Training & Development
Low-Cost Ways To Reward Employees
(Money isn't everything)
The job market is tight. Unfortunately, so is your budget.
How do you attract and motivate top-quality workers? “While money is important to employees,” writes Bob Nelson, a management specialist, “what tends to motivate them to perform – and perform at higher levels – is the thoughtful, personal kind of recognition that signifies true appreciation for a job well done.”
Such recognition need not be expensive. In fact, according to Mr. Nelson, some of the most effective forms of recognition cost nothing at all. He gives a host of examples in his book,1001 Ways to Reward Employees (Workman Publishing, 1994). We provide a sampling here for your benefit.
A simple “thank you” costs nothing.
A sincere word of thanks from the right person at the right time can mean more to an employee than a raise, a formal award, or a whole wall of certificates and plaques.
- Post a thank-you note on an employee's door.
- Call employees into your office just to say thank you. Don't discuss any other issue.
- Have the company president or a high-level manager call employees to thank them for a job well done.
- Pre-print “ABCD” (above and beyond the call of duty) cards and encourage managers or employees to award them to deserving co-workers.
Low-cost gestures can “create a story.”
Your recognition will have a stronger impact when it creates a story that the employee can tell to family, friends and associates for years to come.
- Recognize hard work by arranging for the employee's car to be washed in the parking lot. Or pay for a housecleaning service for the employee's home.
- Rent a sports car for the employee to drive for a week.
- Arrange for a photo session with the company president.
Food is always in good taste.
Food appeals to the senses and creates a festive atmosphere when it is shared with family or co-workers.
- Deliver a fruit basket, steaks, or a batch of chocolate chip cookies to the employee.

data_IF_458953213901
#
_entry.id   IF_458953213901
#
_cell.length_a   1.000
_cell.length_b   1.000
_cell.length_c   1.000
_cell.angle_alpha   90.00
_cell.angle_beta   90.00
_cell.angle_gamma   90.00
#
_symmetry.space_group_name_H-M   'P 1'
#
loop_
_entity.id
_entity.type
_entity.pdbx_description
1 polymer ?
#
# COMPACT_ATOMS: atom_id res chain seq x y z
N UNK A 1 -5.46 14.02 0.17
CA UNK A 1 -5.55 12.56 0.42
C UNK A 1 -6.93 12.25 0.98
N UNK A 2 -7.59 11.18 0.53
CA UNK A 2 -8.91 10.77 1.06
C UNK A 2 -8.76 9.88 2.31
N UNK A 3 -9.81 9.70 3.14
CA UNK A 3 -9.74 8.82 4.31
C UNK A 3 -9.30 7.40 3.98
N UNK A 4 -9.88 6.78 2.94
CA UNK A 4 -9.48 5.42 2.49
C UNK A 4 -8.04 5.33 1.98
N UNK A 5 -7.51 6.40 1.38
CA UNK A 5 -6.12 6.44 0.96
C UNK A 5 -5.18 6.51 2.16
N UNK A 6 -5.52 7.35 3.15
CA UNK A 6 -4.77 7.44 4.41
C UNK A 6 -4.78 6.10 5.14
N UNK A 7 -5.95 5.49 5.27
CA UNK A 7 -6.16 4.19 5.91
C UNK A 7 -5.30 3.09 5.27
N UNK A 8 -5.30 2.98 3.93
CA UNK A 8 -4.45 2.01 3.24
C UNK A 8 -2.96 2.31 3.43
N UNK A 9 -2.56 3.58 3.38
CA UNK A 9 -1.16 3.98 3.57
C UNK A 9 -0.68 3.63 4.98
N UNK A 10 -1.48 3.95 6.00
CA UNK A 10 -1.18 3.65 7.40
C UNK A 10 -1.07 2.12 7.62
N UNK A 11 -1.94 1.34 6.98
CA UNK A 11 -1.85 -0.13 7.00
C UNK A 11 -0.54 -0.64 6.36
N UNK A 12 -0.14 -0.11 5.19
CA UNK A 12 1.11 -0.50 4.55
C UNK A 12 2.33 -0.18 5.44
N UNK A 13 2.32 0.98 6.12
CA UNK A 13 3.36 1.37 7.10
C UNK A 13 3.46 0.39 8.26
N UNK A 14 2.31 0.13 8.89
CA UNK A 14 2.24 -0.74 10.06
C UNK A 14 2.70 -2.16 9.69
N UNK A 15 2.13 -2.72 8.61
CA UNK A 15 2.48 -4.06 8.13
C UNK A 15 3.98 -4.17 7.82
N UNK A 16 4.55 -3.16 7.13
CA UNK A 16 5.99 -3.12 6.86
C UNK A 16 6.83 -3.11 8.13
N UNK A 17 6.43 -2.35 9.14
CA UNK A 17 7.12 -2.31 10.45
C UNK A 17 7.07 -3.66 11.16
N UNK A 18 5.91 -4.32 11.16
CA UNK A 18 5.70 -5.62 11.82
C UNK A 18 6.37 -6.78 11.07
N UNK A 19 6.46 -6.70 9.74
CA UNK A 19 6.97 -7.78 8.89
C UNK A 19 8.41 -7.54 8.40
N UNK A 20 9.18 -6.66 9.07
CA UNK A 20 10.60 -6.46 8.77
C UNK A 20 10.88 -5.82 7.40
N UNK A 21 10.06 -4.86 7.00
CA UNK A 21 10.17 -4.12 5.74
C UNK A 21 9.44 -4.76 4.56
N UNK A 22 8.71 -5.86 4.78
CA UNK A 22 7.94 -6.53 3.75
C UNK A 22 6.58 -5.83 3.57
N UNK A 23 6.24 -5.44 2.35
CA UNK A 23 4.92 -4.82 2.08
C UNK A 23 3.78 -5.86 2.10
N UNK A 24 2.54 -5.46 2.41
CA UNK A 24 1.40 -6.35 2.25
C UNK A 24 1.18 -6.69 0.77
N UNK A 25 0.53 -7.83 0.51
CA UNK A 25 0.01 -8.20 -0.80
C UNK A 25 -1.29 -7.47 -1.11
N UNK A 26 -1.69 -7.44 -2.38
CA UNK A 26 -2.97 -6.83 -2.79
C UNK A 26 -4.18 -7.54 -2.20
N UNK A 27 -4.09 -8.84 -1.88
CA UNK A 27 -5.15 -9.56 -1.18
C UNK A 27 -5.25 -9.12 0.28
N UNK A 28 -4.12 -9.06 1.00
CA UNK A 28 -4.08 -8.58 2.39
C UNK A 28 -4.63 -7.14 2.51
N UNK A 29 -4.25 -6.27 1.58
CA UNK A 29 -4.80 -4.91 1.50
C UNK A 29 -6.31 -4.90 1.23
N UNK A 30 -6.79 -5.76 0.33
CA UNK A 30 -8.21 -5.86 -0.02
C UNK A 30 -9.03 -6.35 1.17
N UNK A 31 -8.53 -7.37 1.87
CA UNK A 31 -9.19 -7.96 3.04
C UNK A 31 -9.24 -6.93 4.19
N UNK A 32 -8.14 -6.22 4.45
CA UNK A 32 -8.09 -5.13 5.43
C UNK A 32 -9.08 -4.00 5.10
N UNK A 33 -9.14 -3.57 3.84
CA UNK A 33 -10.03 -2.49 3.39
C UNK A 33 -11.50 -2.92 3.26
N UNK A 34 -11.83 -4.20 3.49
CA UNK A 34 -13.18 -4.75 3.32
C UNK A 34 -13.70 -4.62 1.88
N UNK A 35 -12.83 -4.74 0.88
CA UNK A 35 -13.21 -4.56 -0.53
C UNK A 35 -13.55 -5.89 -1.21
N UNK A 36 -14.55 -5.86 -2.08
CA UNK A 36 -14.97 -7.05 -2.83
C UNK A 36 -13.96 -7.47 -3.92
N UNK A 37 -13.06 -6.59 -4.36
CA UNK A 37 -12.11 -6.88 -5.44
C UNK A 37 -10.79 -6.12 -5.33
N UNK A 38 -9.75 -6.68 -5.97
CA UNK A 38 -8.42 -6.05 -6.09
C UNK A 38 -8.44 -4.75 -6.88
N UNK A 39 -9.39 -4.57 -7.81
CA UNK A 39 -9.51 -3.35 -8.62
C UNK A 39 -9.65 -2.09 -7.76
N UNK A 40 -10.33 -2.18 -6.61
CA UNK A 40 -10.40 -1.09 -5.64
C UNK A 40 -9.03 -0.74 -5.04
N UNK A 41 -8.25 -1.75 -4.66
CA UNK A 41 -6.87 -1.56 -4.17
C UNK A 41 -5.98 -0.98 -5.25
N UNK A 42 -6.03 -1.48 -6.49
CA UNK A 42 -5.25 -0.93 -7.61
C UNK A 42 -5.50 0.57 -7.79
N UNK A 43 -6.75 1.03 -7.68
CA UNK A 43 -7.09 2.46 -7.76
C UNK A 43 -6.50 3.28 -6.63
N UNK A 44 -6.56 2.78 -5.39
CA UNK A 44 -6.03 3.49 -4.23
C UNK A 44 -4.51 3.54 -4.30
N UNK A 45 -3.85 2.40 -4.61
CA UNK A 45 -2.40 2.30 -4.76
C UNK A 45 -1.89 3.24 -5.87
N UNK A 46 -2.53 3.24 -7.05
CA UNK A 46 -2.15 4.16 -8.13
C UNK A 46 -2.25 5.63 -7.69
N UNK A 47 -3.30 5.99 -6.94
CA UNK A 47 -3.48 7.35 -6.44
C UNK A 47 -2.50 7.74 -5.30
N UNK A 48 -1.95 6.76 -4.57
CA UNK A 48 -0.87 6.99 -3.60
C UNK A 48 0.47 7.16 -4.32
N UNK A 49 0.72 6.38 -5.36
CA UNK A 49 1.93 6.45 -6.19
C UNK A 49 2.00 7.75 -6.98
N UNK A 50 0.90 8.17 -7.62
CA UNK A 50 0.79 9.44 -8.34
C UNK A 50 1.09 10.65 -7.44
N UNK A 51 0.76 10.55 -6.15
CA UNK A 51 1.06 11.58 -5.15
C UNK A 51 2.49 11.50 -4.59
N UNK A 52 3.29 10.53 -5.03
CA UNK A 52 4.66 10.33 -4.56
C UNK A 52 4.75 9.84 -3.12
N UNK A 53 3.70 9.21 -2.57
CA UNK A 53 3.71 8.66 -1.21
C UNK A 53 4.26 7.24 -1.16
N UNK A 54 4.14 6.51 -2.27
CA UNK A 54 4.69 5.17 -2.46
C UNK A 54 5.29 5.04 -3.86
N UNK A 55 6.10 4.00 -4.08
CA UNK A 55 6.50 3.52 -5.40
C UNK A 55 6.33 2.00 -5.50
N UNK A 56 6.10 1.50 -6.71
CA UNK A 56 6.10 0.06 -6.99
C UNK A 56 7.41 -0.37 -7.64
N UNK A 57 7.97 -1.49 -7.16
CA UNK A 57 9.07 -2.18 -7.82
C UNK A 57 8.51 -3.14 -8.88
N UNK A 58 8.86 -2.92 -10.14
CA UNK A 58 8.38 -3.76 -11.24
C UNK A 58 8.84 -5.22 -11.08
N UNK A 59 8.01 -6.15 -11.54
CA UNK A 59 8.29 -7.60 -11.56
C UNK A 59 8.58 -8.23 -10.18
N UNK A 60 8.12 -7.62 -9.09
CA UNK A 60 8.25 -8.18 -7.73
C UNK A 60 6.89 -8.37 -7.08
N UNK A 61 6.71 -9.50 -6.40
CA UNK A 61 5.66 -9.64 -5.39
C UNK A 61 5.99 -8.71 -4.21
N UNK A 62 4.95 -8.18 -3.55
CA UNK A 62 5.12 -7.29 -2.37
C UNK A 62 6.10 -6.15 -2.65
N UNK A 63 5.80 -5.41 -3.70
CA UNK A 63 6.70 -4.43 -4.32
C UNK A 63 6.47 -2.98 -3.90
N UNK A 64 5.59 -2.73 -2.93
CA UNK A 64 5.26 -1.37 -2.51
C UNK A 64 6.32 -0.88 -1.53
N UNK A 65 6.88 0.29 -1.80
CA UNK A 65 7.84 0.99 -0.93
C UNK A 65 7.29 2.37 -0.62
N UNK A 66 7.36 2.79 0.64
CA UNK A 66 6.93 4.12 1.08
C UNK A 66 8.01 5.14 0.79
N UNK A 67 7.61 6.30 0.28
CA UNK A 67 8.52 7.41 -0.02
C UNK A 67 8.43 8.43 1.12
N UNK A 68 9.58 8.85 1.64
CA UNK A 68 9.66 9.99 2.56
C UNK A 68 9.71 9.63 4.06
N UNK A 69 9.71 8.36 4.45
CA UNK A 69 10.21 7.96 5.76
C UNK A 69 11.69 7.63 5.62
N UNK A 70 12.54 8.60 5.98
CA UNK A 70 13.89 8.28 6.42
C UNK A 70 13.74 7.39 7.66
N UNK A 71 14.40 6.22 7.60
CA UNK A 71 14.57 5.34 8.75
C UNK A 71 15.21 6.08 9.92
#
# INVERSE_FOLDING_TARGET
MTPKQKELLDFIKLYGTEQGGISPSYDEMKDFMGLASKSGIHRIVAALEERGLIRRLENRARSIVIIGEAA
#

- Personalize the label on a wine bottle with a message of thanks to the recipient.
- Treat employees to a pizza lunch or a giant hero sandwich.
- Surprise a top-performing department with a champagne picnic at a local park.
Time off is universally appreciated.
Whether it is a free afternoon or a six-month sabbatical, this form of recognition is universally welcome.
- Provide an extra break.
- Allow a 2-hour lunch (and pay for dessert).
- Grant a long weekend after a particularly demanding period of work.
Gifts create a lasting reminder of your appreciation.
It's easy to give employees a cash reward. But such tokens of recognition are quickly spent and forgotten. Consider the following instead:
- Appliances and consumer electronic products are always welcome, especially when the item is in its early stages of market acceptance (e.g., a DVD player, digital camera, or portable MP3 device).
- Award gift certificates for food, books, clothes or music.
- Allow the employee to choose any item of a given value from a merchandise catalog
Make formal awards a part of your culture.
- Establish company awards for best attendance, highest quality, best customer service – whatever behavior you want to encourage. Then hold a ceremony in which top-level executives publicly present these awards to the recipients.
- Create a trophy that moves from one high-performing department, or person, to the next. You can even have the current holder decide who gets it next.